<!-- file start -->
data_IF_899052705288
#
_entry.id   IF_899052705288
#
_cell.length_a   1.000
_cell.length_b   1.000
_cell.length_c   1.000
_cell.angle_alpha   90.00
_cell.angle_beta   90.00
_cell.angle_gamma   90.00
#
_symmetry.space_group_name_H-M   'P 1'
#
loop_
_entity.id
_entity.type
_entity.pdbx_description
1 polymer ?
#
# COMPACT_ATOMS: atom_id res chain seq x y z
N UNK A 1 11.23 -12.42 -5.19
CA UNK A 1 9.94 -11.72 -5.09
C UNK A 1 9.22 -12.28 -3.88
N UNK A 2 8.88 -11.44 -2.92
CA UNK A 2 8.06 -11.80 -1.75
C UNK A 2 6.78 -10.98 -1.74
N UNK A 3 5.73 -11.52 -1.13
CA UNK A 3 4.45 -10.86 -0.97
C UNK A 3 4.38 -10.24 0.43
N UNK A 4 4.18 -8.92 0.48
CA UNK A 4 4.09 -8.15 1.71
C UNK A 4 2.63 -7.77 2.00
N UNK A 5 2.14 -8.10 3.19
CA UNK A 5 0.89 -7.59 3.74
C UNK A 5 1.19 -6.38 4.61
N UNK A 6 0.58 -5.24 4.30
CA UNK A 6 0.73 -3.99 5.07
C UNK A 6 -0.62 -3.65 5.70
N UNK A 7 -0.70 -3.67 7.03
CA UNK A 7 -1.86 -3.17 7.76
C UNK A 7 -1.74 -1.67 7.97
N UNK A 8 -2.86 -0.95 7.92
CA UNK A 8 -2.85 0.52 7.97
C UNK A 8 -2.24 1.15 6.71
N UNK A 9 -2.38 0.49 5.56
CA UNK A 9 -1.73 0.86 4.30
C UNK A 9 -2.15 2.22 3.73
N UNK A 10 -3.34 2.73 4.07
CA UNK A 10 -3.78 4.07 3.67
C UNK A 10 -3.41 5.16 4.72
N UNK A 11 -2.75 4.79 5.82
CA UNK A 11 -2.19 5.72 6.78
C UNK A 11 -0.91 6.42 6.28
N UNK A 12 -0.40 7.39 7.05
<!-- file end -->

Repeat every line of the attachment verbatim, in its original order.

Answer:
data_IF_899052705288
#
_entry.id   IF_899052705288
#
_cell.length_a   1.000
_cell.length_b   1.000
_cell.length_c   1.000
_cell.angle_alpha   90.00
_cell.angle_beta   90.00
_cell.angle_gamma   90.00
#
_symmetry.space_group_name_H-M   'P 1'
#
loop_
_entity.id
_entity.type
_entity.pdbx_description
1 polymer ?
#
# COMPACT_ATOMS: atom_id res chain seq x y z
N UNK A 1 11.23 -12.42 -5.19
CA UNK A 1 9.94 -11.72 -5.09
C UNK A 1 9.22 -12.28 -3.88
N UNK A 2 8.88 -11.44 -2.92
CA UNK A 2 8.06 -11.80 -1.75
C UNK A 2 6.78 -10.98 -1.74
N UNK A 3 5.73 -11.52 -1.13
CA UNK A 3 4.45 -10.86 -0.97
C UNK A 3 4.38 -10.24 0.43
N UNK A 4 4.18 -8.92 0.48
CA UNK A 4 4.09 -8.15 1.71
C UNK A 4 2.63 -7.77 2.00
N UNK A 5 2.14 -8.10 3.19
CA UNK A 5 0.89 -7.59 3.74
C UNK A 5 1.19 -6.38 4.61
N UNK A 6 0.58 -5.24 4.30
CA UNK A 6 0.73 -3.99 5.07
C UNK A 6 -0.62 -3.65 5.70
N UNK A 7 -0.70 -3.67 7.03
CA UNK A 7 -1.86 -3.17 7.76
C UNK A 7 -1.74 -1.67 7.97
N UNK A 8 -2.86 -0.95 7.92
CA UNK A 8 -2.85 0.52 7.97
C UNK A 8 -2.24 1.15 6.71
N UNK A 9 -2.38 0.49 5.56
CA UNK A 9 -1.73 0.86 4.30
C UNK A 9 -2.15 2.22 3.73
N UNK A 10 -3.34 2.73 4.07
CA UNK A 10 -3.78 4.07 3.67
C UNK A 10 -3.41 5.16 4.72
N UNK A 11 -2.75 4.79 5.82
CA UNK A 11 -2.19 5.72 6.78
C UNK A 11 -0.91 6.42 6.28
N UNK A 12 -0.40 7.39 7.05